We are not alone in our troubles. Around the world politicians are turning problems in to crises. In many cases they appear to be doing so deliberately - as fear, anger and polarisation help them stay in power. (And in many cases, a rationale for increasing power by weakening constitutions.)
Much of the study of history is a dispute between those who portray political leaders as the architects of progress and disaster, vs those who see individuals responding with relatively little control to deeper forces of change.
Events today suggest a third possibility: that politicians now have an extremely limited capacity to turn the dial of history in a positive direction, while being perfectly capable of making matters much worse.
Could we see an ethical resurgence?
At the risk of putting hope above expectation, could the fact that our future now lies so much at the mercy of man of questionable motives generate a counter-reaction in the form of an ethical resurgence among other parts of the political class?
It is certainly the case that in MPs like Rory Stewart, Jess Philips, and Stella Creasy we have seen individuals willing to respond to the self-indulgence and toxicity of their own Parties with courage and clarity. We have also seen a number of principled Conservative MPs commit short term career suicide by making it clear either implicitly, or in David Gauke’s case explicitly, that they will not serve for Mr Johnson.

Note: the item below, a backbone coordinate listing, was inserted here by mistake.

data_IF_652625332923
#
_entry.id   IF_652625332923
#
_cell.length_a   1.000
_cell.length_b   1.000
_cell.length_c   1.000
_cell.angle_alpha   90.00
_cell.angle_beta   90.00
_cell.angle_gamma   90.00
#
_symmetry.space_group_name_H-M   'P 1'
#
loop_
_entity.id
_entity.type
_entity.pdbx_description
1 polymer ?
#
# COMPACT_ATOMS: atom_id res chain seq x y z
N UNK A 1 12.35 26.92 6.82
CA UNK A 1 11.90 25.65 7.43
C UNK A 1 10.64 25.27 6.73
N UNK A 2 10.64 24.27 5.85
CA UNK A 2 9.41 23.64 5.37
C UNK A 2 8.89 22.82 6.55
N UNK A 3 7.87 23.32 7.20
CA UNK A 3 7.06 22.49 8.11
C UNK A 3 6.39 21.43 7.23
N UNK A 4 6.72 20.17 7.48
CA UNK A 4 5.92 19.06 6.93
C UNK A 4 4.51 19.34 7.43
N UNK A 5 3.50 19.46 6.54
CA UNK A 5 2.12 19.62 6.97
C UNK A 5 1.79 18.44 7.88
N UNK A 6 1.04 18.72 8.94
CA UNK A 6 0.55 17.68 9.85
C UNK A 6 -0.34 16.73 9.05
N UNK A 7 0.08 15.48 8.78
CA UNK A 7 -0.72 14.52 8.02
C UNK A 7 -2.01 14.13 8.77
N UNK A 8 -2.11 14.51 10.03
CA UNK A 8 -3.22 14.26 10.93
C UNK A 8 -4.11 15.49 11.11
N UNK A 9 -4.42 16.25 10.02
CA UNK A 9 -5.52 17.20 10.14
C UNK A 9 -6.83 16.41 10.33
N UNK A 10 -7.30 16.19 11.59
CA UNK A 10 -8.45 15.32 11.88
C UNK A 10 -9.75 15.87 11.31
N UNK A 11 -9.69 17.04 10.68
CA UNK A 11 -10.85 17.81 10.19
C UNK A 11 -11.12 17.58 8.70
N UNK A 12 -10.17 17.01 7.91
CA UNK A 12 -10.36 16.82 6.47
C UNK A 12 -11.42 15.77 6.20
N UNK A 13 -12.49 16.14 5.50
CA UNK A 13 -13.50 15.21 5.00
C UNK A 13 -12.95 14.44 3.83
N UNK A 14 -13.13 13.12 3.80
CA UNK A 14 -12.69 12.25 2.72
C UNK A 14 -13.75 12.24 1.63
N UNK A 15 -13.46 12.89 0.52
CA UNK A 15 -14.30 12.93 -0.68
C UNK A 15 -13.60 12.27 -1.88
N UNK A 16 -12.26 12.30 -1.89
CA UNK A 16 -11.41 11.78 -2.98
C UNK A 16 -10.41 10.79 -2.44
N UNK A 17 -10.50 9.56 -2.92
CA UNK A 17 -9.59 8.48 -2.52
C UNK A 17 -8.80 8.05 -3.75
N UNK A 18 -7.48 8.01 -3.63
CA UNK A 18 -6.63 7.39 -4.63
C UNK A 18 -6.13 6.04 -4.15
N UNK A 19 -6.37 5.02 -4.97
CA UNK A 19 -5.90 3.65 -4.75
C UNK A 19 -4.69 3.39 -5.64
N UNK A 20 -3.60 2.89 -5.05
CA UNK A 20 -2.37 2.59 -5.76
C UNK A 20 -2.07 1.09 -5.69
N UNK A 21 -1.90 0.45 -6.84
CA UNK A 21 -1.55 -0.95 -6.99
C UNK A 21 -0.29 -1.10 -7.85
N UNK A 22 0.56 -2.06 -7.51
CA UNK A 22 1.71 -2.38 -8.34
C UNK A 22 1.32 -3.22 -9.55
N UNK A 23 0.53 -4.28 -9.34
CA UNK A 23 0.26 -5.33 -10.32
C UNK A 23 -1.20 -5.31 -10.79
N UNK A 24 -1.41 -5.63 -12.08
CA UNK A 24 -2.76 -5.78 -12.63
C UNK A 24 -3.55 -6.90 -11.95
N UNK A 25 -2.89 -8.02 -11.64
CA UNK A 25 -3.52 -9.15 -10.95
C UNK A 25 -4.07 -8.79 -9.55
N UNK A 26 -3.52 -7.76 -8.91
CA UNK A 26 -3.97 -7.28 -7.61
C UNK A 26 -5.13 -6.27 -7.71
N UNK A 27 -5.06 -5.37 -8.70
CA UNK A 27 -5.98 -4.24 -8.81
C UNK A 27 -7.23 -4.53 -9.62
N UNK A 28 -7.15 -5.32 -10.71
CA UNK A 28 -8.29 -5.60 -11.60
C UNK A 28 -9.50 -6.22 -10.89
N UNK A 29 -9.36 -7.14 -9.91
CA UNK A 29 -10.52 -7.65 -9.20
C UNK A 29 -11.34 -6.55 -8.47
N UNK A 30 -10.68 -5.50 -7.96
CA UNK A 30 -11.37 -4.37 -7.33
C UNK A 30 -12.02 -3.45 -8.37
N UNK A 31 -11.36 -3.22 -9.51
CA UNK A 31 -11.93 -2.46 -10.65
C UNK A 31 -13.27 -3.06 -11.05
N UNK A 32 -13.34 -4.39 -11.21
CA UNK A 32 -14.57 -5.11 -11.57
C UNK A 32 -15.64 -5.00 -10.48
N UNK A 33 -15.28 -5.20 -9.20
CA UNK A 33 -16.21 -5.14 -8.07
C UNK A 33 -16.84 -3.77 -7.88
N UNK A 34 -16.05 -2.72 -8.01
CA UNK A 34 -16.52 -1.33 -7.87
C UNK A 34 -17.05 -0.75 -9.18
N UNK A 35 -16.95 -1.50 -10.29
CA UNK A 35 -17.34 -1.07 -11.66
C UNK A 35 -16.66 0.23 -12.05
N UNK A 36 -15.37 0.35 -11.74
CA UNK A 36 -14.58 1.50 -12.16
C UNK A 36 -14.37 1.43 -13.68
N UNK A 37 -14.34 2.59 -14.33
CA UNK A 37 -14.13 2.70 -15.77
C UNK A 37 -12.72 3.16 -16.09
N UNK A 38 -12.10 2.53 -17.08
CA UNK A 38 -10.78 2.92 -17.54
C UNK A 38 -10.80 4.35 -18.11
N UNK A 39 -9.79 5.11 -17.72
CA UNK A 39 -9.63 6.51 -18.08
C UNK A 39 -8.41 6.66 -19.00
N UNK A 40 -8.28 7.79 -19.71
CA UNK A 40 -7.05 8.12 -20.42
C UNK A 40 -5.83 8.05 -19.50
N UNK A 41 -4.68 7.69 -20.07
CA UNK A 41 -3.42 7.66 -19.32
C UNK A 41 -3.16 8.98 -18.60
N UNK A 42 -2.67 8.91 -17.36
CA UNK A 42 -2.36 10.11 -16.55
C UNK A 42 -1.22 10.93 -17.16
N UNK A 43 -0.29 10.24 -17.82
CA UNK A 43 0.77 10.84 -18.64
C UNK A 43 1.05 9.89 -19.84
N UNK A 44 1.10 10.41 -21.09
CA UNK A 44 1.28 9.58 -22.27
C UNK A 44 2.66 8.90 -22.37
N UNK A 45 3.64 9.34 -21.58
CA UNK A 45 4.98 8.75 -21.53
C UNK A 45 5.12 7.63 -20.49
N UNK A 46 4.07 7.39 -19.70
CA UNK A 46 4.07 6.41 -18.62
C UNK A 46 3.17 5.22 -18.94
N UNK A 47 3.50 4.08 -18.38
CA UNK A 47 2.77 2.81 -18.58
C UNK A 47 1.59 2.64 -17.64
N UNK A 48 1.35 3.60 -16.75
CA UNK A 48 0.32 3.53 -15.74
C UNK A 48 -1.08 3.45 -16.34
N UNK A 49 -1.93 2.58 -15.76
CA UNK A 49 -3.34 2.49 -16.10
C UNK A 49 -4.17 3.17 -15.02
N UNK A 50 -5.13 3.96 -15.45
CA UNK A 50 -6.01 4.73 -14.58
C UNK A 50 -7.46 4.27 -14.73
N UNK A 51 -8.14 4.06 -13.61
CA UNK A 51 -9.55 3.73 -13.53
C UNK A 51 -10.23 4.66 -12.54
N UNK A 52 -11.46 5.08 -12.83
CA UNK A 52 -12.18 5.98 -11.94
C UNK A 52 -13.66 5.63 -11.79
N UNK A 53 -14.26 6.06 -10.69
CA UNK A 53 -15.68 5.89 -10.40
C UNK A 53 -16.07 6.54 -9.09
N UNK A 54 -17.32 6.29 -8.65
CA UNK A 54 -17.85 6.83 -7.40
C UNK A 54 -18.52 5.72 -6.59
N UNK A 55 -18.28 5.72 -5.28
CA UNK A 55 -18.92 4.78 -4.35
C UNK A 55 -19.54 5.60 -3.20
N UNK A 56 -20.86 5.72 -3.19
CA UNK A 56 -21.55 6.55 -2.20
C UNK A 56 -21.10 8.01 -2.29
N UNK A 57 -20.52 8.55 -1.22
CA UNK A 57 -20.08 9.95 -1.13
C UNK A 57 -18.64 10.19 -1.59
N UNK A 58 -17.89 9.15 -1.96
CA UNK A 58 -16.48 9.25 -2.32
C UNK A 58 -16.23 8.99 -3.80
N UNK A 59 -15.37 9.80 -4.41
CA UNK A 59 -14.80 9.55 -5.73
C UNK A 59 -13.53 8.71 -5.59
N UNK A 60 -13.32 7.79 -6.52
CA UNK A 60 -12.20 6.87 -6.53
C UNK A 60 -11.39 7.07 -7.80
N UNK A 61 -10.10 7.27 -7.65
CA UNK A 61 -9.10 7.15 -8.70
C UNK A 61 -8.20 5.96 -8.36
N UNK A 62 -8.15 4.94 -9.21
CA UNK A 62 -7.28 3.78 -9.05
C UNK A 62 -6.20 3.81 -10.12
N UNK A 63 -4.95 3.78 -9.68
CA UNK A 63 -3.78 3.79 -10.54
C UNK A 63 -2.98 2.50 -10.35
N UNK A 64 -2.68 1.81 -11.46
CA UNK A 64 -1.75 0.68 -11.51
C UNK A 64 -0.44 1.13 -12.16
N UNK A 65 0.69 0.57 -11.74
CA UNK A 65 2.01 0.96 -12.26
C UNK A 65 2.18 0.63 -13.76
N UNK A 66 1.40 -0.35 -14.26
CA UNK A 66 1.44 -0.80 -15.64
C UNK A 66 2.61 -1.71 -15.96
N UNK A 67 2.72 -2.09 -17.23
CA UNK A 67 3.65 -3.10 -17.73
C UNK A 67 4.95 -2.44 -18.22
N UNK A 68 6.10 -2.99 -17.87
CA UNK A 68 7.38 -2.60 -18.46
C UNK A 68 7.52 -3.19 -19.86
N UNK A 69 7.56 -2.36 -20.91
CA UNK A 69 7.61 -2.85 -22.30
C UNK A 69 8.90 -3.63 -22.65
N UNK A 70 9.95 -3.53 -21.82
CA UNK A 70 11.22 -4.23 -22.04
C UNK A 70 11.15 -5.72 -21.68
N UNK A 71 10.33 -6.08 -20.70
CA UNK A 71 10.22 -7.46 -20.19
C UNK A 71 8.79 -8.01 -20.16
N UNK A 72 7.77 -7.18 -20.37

Principles for the politicians we need
If a backlash is possible, I’d like to suggest three broad principles to which we might want politicians to pledge:
- Truth: To tell the truth. When being fully candid is not possible or even perhaps responsible, to admit this rather than lie.
- Authenticity: To express only truly held opinions. Crucially, this includes being willing to acknowledge when they are expressing an opinion based on collective responsibility/the party view on an issue they don’t feel strongly about.
- Integrity: To make promises only with the genuine and realistic intent to deliver them. To recognise where those promises involve known trade-offs or potential risks. And to be willing to be held accountable (to Parliament and the public) for their actions.
I realise that this is a tall order for politicians. Even though, in other areas of life – from the personal to professional – these principles would seem like entirely reasonable expectations.
No one can know whether our pressurised, and too often self-justifying, media would treat such commitments with respect, or if voters would be willing to believe or be influenced by such a code.
I for one would be happy to commit to only voting for politicians who signed up. Anyway, the point about an ethical commitment is that it is made regardless of whether it instrumentally benefits the person making it.
Pious, naïve or just silly my suggestion may seem to be. But in the end, given what may now await us, surely our more public-spirited politicians must do something?
In the ninth of a series of posts about ‘coordination theory’ - a set of ideas about human motivation, organisational and social change - the form of 'hierarchy' is analysed. Hierarchy is a form which we seem in equal parts to resent and to need.
Following my last introductory blog post, over the next few blogs I will explore a set of ideas by looking at how they might apply to us as individuals, to organisational culture and change, to policy, place and ideology.